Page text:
So that’s where I was until last night, when I watched an old episode of Lost, “The Constant,” that I hadn’t seen since it aired two years ago. I didn’t understand it at the time, but watching it again the episode makes it pretty clear how time travel within the series works. In Lost, time is inflexible; the character Daniel Faraday states it quite plainly in the episode: “You can’t change the future.” This means Lost subscribes to the Predestination Paradox (or Causal Loop), which would mean the Grandfather Paradox is not in play. The Predestination Paradox states that any actions a time traveler performs while in the past always occurred, that any change he thinks he is effecting is actually only causing the reality he has always known. We see this at the end of the episode, when Faraday reads a journal of notes he had taken years earlier, and on one page is written: “If anything goes wrong, Desmond Hume will be my constant.” The episode is set up to make the audience believe that Hume’s travels through the past will cause a change in the future, but in reality, they merely set up the future as it always existed.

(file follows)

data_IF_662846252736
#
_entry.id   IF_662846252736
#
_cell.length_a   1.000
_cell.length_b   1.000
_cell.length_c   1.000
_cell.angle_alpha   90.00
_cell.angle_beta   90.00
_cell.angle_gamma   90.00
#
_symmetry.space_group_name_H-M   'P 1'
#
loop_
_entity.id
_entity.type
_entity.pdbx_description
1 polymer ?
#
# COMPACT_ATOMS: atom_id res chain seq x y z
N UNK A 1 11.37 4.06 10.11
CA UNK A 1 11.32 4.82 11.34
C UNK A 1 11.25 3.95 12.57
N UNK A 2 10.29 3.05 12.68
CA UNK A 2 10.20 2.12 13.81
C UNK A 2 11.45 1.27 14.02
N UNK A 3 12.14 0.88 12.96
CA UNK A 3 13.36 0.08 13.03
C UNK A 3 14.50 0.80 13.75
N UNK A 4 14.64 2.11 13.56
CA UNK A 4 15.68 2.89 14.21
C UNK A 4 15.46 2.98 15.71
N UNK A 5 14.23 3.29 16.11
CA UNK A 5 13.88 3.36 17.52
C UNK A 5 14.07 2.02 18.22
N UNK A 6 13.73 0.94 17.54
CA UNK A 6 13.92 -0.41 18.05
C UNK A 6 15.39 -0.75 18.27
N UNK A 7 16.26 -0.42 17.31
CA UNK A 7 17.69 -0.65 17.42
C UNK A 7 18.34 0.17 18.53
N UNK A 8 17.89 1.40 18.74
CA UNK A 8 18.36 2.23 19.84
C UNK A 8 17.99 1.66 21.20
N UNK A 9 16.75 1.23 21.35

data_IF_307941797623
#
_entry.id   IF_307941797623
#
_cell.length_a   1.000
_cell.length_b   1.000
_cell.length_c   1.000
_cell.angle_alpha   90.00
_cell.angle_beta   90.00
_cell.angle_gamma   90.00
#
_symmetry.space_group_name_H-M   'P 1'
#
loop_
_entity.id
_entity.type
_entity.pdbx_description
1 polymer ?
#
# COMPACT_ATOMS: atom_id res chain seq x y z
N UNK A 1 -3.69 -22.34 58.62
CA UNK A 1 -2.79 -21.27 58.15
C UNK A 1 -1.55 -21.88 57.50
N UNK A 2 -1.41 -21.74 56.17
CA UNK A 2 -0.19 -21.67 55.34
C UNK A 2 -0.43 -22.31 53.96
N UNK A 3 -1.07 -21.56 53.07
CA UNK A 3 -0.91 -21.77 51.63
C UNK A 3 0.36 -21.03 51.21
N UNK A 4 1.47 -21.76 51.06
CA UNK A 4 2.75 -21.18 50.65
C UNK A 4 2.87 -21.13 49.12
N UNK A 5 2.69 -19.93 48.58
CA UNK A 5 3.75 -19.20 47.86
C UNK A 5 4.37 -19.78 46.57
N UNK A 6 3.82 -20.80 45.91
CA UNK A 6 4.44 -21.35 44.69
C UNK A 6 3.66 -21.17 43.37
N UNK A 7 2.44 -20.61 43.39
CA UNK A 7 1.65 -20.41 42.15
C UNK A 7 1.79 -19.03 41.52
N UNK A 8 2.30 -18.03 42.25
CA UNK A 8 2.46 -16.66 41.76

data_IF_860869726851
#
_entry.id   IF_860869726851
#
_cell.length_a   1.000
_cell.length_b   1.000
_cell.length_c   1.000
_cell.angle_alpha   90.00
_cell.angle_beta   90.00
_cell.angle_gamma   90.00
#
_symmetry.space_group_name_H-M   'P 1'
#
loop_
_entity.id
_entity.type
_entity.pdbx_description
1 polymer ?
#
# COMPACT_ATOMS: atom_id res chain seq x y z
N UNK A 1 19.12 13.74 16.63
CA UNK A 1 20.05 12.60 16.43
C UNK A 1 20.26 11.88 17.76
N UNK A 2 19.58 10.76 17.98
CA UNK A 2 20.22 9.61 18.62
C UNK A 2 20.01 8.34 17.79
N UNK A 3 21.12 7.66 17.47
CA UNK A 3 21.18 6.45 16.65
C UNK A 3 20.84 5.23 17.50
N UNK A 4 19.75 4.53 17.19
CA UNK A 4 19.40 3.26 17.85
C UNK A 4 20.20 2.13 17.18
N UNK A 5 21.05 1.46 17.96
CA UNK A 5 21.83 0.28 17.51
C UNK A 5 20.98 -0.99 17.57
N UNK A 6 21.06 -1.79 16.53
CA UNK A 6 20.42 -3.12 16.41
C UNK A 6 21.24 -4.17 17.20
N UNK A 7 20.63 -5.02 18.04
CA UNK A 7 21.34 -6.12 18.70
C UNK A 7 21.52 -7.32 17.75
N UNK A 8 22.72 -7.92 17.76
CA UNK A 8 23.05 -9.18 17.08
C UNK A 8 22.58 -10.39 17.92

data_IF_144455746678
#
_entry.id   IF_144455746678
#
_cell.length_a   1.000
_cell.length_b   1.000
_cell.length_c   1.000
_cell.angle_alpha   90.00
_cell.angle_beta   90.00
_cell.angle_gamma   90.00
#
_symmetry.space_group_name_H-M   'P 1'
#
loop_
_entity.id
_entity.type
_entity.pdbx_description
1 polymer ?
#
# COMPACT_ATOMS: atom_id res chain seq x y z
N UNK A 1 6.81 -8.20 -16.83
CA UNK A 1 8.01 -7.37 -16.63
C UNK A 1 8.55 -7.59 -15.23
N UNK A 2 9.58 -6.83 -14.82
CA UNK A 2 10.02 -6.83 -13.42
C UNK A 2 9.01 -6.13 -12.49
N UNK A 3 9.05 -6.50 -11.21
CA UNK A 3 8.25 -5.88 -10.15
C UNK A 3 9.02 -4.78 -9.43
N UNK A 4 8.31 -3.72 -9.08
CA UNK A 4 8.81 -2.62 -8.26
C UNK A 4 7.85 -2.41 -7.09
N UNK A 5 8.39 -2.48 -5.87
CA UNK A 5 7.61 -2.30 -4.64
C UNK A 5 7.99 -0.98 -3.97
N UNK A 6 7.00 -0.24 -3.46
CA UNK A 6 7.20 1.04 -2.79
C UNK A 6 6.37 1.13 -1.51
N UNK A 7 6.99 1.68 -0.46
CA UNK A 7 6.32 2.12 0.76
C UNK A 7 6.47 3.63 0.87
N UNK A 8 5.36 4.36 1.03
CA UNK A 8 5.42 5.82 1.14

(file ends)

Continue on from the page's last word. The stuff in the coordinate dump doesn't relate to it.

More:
So if you were to ever travel back in time, the first question you would have to ask is what kind of rules apply. Is it Back to the Future Part II rules, where the future is unwritten and the present can be rewritten, or is it Lost rules, where the universe never changes? This is important stuff. When Homer Simpson travels to the time of dinosaurs using his toaster, will stepping on a bug wipe out the human race, or will it cause the human race to develop as it ending up developing, and without his stepping on a bug there would be no human race?
They call it the Predestination Paradox for a reason, however. If, for example, the virtuoso guitarist John Mayer traveled ten years back in time to visit his budding younger self, and said to his old self, “Self,” says he, “I want to teach you how to play this wonderful song called ‘Your Body is a Wonderland,'” and young Mayer learned the song and recorded it and it became a huge smash hit years before the real Mayer ever actually wrote the song… then who wrote the song? Young Mayer didn’t write it, but he learned it and grew into the old Mayer who would have had no reason to write the song in the first place. This is seemingly an example of Predestination, and yet we have the core element of the scenario that disappears in the shuffle.